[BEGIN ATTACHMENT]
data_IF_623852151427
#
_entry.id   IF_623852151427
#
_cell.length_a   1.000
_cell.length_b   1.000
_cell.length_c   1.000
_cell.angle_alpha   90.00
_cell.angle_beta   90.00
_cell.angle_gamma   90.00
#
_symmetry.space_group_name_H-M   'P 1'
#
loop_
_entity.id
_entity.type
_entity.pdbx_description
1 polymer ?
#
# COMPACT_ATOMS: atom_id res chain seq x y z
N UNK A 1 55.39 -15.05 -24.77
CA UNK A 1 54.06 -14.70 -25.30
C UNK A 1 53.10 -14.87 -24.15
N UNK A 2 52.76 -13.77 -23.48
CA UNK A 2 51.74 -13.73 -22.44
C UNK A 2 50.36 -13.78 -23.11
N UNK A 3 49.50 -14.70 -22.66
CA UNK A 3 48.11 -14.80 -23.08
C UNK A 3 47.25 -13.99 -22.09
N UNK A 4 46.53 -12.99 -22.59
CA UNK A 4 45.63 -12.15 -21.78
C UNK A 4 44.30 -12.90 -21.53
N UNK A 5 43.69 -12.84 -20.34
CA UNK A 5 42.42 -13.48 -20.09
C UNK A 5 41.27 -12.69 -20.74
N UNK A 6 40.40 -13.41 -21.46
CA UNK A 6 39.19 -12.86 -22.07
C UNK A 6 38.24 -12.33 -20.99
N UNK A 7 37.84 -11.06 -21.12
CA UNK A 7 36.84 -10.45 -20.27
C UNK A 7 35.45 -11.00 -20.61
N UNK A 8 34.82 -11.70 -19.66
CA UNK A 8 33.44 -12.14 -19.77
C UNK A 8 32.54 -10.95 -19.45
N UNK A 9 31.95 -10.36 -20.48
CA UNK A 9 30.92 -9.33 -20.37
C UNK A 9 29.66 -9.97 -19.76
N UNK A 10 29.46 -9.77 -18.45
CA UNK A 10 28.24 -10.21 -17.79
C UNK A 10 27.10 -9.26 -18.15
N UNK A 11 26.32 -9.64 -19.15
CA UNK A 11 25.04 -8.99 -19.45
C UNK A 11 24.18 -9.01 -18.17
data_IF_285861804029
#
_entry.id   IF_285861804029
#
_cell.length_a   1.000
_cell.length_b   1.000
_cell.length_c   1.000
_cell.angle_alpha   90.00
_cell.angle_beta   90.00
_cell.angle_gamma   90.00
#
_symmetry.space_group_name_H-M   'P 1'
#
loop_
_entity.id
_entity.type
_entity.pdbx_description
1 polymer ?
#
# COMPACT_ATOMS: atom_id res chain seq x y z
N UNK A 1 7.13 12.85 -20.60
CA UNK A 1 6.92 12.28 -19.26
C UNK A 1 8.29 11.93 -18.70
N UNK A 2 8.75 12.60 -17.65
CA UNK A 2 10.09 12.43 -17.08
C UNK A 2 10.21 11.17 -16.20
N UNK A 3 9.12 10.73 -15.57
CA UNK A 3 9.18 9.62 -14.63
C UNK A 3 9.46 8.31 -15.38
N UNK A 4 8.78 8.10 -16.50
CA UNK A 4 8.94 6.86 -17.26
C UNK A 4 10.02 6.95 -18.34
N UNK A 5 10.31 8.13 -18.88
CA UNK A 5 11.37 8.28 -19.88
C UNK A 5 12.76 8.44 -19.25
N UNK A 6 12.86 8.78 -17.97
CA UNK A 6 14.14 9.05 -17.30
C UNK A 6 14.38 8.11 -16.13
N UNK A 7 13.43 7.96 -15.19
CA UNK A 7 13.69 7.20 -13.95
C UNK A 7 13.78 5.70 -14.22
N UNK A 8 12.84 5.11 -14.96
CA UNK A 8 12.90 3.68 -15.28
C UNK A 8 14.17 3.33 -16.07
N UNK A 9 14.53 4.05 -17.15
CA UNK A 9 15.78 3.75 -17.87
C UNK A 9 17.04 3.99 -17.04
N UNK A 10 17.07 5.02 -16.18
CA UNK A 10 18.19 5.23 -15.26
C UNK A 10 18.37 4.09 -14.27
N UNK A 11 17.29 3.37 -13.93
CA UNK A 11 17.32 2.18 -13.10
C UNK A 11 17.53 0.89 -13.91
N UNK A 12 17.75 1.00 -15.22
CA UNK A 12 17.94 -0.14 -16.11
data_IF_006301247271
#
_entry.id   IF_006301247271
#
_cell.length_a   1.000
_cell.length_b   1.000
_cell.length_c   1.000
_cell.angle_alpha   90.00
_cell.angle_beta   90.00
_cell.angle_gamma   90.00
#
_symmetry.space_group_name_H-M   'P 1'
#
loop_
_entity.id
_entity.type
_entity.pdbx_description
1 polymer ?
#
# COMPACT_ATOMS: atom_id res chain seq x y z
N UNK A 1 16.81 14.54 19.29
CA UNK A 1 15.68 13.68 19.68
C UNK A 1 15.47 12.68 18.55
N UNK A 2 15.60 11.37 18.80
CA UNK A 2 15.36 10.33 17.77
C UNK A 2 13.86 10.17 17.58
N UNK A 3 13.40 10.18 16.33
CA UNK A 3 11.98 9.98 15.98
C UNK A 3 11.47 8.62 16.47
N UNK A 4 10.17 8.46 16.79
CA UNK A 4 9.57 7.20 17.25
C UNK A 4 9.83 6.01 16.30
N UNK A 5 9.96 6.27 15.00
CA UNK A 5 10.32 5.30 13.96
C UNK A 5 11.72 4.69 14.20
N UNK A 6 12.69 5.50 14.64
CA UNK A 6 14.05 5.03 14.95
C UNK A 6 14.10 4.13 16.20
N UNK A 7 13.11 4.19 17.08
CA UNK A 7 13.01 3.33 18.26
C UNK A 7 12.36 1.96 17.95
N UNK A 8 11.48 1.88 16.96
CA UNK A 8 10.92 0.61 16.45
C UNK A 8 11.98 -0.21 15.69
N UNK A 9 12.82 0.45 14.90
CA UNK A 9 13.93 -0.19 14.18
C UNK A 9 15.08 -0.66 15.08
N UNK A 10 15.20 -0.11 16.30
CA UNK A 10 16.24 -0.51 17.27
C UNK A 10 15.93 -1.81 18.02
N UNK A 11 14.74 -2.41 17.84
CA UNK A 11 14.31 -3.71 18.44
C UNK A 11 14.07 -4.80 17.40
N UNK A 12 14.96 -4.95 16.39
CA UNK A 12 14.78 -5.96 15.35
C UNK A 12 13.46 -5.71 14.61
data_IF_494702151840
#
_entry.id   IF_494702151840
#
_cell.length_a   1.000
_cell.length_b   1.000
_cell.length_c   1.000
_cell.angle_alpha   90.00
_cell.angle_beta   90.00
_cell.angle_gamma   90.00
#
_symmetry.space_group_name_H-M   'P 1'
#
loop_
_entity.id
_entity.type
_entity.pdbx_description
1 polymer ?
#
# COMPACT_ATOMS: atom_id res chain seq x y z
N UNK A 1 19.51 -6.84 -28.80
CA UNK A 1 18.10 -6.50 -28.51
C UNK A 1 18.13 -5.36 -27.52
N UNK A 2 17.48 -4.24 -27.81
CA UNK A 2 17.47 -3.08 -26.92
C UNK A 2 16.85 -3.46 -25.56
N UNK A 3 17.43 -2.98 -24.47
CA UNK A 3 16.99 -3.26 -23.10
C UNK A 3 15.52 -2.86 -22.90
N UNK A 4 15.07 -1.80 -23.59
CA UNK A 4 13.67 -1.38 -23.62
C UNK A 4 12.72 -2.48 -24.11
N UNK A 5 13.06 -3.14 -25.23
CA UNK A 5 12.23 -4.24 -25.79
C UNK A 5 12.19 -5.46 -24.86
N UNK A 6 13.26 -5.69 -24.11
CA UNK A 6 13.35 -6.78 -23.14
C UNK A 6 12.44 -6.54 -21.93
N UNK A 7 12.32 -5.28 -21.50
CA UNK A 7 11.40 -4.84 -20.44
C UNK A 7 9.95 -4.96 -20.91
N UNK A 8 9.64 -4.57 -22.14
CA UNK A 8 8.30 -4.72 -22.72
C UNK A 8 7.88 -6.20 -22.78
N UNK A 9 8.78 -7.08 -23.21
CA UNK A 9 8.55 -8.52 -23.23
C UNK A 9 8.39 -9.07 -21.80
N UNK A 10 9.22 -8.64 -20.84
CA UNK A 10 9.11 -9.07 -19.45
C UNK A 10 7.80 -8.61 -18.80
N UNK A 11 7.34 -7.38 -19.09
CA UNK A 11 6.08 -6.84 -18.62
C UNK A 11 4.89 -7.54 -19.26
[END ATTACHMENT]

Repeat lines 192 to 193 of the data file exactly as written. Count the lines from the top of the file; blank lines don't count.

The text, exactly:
CA UNK A 3 16.99 -3.26 -23.10
C UNK A 3 15.52 -2.86 -22.90